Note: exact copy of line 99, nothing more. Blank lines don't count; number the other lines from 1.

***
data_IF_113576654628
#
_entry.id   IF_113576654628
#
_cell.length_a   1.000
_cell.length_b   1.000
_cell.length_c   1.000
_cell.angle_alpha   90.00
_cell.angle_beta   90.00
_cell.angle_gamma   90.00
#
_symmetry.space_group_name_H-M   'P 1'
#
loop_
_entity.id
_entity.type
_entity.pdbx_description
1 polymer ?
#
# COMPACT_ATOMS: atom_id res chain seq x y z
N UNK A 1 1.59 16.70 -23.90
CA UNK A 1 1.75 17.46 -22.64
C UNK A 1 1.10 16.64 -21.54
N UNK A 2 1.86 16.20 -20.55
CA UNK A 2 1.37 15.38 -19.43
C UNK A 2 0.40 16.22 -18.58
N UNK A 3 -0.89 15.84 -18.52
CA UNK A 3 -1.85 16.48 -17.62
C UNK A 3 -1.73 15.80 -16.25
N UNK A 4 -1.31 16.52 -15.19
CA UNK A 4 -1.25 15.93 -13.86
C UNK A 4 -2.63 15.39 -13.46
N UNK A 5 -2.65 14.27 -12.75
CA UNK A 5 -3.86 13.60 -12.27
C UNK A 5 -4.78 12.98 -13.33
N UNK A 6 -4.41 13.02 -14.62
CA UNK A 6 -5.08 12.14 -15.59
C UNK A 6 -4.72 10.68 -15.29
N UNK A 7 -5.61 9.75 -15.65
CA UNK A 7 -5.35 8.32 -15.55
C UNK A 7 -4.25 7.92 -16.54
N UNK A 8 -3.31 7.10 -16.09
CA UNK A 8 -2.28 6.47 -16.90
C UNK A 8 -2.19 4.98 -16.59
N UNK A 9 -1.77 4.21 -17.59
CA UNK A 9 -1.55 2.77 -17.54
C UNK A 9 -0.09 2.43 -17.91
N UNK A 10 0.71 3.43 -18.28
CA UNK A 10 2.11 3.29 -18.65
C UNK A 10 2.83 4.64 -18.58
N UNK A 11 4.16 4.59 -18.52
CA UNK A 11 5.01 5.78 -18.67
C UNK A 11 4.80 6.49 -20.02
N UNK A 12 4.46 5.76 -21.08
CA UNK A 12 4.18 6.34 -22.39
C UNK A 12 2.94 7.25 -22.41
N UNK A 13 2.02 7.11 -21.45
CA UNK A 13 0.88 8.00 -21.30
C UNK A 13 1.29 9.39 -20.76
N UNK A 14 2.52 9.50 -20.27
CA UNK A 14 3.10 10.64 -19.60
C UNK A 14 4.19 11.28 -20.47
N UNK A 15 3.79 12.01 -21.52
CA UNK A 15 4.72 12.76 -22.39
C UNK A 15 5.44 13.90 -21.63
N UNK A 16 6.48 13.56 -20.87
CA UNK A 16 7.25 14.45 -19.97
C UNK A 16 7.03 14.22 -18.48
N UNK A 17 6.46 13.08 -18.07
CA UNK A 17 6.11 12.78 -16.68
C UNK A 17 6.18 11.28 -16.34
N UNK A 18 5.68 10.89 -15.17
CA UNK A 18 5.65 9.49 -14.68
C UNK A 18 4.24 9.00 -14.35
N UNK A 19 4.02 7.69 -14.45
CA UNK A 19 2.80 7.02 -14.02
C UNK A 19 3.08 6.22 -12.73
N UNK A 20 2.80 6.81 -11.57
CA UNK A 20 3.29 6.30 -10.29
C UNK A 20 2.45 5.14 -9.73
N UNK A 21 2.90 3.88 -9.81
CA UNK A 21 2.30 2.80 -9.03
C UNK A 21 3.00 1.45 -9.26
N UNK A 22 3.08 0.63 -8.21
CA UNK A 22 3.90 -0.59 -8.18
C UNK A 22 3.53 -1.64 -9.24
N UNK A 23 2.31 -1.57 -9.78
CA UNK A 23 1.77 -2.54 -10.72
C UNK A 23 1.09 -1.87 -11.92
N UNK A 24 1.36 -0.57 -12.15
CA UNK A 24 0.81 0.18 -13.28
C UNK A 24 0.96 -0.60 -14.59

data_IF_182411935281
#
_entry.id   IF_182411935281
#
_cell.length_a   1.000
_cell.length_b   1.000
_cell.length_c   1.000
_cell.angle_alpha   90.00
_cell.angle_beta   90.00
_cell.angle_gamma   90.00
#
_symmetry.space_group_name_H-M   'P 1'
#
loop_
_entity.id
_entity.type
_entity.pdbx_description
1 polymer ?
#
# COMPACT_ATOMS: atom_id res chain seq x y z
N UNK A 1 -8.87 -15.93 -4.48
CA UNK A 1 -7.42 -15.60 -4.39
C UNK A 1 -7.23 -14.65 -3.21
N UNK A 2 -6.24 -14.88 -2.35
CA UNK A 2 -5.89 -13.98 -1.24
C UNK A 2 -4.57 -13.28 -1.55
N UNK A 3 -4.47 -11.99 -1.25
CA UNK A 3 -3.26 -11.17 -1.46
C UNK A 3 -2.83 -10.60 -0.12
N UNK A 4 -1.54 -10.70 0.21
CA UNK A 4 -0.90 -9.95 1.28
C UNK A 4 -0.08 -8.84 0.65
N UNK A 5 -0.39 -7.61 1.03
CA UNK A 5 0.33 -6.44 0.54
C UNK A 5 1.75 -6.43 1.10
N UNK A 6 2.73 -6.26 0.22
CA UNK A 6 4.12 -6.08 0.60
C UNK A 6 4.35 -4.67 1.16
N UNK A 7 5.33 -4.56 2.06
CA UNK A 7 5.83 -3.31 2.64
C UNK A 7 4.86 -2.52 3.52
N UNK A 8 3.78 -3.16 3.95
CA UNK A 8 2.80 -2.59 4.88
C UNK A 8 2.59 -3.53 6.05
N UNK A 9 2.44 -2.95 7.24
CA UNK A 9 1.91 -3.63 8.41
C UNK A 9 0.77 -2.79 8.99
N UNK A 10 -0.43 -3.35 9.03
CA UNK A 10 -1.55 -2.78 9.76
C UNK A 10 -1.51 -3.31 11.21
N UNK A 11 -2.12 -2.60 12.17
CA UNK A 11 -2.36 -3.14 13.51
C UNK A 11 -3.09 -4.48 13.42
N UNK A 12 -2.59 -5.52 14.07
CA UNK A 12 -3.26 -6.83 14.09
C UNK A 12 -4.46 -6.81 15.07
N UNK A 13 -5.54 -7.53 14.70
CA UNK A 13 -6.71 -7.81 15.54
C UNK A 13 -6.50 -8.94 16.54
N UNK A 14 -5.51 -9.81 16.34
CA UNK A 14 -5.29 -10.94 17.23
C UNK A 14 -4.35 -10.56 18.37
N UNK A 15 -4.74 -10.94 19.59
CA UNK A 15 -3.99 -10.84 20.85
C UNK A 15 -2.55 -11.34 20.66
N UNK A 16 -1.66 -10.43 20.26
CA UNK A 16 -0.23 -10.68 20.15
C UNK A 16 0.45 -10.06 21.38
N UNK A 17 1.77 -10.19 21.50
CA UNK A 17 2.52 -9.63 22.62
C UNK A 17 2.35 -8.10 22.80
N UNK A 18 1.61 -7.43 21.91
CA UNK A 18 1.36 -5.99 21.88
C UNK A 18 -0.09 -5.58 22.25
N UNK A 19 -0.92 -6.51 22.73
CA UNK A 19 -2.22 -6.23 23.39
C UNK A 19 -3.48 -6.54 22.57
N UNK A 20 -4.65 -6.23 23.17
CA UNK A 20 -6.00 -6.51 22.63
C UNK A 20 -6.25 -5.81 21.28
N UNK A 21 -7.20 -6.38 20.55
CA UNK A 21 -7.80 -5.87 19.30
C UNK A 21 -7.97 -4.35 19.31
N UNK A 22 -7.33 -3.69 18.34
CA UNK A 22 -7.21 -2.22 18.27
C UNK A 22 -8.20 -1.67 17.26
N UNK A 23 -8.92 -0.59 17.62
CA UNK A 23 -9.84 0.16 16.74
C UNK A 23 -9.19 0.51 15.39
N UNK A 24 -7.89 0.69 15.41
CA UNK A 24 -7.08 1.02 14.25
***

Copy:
_cell.length_c   1.000